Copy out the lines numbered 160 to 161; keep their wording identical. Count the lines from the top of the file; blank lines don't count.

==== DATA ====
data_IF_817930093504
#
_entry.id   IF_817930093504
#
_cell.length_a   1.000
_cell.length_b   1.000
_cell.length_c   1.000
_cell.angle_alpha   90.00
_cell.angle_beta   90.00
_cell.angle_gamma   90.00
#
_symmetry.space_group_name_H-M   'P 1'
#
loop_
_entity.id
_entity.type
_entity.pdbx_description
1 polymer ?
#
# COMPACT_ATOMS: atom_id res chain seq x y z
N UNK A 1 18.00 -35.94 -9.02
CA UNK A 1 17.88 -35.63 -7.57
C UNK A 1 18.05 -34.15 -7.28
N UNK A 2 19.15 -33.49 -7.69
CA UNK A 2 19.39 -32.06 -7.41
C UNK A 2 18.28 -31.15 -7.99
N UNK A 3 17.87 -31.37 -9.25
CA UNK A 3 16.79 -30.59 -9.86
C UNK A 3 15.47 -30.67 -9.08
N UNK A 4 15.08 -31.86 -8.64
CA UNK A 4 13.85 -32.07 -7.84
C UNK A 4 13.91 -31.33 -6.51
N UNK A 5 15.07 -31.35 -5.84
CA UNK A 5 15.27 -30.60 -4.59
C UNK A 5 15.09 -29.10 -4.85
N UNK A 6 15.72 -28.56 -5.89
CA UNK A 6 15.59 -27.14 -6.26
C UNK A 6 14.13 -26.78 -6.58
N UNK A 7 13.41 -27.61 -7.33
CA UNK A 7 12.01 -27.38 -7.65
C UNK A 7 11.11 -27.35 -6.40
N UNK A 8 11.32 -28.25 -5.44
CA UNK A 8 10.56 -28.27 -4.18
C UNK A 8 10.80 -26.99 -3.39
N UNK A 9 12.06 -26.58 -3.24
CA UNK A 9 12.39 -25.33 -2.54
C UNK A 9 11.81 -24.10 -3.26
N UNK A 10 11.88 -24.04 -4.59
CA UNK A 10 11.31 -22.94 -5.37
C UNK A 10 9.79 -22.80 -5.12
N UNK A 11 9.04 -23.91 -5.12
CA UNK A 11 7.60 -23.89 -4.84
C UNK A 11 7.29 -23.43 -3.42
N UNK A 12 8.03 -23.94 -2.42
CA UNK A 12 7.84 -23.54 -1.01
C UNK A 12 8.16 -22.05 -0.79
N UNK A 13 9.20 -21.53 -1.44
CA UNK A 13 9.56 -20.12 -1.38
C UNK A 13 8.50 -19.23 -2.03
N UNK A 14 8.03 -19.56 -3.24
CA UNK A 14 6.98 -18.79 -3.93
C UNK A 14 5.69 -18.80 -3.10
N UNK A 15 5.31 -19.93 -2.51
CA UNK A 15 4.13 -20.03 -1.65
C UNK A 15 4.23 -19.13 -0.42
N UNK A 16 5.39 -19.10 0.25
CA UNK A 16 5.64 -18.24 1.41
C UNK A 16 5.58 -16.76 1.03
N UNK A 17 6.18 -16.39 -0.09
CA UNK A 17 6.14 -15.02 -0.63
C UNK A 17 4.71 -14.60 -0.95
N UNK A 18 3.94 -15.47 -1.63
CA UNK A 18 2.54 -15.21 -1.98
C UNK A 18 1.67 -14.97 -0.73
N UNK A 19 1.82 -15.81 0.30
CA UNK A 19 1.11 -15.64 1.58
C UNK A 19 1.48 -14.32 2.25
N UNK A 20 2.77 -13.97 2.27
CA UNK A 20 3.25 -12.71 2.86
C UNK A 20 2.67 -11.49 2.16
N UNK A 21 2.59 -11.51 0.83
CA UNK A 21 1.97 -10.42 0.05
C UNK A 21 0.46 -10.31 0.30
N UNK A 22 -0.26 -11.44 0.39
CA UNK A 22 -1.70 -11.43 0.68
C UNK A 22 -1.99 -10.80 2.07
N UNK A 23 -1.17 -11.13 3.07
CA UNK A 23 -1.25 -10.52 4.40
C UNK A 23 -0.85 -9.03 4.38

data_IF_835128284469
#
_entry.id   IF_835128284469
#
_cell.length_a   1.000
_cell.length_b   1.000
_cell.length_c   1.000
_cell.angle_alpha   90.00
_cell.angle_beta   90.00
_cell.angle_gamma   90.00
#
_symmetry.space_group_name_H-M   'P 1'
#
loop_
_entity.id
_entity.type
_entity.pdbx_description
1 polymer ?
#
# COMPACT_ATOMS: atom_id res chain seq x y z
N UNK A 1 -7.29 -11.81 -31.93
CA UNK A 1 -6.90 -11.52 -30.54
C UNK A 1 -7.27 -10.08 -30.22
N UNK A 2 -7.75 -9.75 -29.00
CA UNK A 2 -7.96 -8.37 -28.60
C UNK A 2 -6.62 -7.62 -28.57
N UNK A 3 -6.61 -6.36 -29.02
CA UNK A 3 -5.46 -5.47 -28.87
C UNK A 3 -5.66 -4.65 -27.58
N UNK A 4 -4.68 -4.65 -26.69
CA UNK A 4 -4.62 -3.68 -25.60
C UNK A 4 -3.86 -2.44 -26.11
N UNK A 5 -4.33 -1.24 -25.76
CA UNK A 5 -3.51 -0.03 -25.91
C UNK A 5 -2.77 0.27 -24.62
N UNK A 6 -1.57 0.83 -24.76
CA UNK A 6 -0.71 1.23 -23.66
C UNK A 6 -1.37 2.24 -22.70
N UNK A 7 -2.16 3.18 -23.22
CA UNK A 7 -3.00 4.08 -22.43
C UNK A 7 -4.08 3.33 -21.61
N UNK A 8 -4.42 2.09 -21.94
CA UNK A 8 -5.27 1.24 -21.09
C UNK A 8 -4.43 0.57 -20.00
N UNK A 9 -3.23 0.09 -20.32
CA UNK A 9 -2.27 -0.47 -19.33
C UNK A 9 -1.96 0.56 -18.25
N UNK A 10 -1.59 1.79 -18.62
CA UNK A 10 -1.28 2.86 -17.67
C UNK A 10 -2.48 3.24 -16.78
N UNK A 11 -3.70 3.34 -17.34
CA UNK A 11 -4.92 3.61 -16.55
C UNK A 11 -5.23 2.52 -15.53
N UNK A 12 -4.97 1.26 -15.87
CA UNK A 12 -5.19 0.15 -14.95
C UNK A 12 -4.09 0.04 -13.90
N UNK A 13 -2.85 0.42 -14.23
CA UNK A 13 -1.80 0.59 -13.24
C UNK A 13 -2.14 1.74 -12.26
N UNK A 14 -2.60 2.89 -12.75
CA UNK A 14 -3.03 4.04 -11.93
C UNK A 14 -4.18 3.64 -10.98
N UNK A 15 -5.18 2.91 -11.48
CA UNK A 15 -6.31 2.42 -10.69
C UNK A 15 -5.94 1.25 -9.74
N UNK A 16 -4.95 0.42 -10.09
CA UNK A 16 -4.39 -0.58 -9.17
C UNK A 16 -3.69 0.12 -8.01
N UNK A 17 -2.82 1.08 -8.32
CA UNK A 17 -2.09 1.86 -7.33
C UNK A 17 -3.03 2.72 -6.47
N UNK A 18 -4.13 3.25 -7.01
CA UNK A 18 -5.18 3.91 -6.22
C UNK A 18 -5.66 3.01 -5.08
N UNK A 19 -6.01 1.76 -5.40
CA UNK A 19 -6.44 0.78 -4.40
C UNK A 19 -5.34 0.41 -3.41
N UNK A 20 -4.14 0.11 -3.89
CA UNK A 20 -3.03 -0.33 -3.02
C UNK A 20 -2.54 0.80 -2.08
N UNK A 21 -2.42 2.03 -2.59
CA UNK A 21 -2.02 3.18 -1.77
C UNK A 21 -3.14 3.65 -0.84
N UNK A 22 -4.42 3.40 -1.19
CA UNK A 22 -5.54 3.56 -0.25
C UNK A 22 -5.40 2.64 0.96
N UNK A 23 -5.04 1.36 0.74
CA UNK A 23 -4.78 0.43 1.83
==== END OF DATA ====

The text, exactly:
C UNK A 17 -3.03 2.72 -6.47
N UNK A 18 -4.13 3.25 -7.01